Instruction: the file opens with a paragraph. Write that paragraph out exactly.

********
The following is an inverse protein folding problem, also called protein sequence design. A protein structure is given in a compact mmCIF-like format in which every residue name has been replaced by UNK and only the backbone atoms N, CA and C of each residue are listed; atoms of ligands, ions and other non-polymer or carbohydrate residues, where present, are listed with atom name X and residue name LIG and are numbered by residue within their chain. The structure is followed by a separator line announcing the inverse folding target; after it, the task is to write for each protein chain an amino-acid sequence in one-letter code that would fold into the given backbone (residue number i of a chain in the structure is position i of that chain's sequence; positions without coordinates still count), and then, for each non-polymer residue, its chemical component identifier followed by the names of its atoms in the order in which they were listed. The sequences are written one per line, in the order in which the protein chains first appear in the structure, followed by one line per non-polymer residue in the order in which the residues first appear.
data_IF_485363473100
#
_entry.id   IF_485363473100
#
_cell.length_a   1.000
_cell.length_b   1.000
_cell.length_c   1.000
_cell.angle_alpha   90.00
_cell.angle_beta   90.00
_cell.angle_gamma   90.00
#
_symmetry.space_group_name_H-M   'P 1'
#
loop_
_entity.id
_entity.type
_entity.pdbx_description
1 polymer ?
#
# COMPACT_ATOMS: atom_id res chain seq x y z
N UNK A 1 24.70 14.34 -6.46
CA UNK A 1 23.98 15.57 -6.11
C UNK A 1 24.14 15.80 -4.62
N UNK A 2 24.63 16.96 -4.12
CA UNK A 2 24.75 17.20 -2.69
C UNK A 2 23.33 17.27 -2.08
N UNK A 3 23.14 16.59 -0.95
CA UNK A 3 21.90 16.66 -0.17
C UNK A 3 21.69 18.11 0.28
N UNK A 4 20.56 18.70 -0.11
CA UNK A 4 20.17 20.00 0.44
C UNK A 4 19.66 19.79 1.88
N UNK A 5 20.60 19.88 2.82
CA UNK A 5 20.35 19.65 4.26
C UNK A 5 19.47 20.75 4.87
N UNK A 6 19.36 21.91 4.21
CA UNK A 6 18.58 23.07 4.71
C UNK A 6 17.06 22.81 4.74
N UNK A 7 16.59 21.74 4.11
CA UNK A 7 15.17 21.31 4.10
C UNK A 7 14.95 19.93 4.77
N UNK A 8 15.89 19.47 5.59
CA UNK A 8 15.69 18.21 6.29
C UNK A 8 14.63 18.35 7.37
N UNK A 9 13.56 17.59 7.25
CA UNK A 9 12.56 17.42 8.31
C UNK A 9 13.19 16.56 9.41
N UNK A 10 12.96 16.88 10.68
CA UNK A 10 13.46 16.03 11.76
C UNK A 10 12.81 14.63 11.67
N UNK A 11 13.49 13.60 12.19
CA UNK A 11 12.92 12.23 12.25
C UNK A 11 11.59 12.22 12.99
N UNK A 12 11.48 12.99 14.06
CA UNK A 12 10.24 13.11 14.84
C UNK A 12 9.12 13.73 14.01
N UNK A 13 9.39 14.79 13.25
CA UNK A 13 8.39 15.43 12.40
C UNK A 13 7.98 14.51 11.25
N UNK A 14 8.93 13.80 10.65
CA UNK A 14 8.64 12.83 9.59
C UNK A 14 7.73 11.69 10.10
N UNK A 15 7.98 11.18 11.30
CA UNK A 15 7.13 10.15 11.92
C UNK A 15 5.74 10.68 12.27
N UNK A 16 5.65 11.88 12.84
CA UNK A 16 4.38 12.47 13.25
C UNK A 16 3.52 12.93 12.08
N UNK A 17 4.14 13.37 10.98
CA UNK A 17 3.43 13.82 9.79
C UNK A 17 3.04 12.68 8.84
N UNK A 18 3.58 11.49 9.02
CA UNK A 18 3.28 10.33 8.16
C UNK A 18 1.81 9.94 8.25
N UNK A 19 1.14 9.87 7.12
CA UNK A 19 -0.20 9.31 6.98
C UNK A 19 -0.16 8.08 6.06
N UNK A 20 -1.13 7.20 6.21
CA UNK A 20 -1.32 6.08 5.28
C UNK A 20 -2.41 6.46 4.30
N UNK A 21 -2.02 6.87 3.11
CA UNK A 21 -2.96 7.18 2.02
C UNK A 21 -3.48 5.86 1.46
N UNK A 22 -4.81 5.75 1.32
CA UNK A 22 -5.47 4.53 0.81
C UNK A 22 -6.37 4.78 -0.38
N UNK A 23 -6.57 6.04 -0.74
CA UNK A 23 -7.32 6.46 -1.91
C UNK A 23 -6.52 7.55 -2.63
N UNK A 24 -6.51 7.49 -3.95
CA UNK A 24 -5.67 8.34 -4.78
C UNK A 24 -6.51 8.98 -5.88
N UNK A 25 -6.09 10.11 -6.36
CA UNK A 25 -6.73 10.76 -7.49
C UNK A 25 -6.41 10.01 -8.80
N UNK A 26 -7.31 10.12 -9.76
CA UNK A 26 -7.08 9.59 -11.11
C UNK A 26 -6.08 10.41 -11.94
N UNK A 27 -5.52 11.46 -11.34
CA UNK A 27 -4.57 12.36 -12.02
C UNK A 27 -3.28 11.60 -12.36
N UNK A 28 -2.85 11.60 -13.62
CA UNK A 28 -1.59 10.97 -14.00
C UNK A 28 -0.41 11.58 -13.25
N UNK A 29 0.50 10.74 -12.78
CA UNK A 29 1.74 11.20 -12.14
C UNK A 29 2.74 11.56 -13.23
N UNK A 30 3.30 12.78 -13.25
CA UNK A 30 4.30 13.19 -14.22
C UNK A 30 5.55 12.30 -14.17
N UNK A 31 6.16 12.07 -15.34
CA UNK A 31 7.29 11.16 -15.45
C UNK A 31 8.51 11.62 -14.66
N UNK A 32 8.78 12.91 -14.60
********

The following is an inverse protein folding problem, also called protein sequence design. A protein structure is given in a compact mmCIF-like format in which every residue name has been replaced by UNK and only the backbone atoms N, CA and C of each residue are listed; atoms of ligands, ions and other non-polymer or carbohydrate residues, where present, are listed with atom name X and residue name LIG and are numbered by residue within their chain. The structure is followed by a separator line announcing the inverse folding target; after it, the task is to write for each protein chain an amino-acid sequence in one-letter code that would fold into the given backbone (residue number i of a chain in the structure is position i of that chain's sequence; positions without coordinates still count), and then, for each non-polymer residue, its chemical component identifier followed by the names of its atoms in the order in which they were listed. The sequences are written one per line, in the order in which the protein chains first appear in the structure, followed by one line per non-polymer residue in the order in which the residues first appear.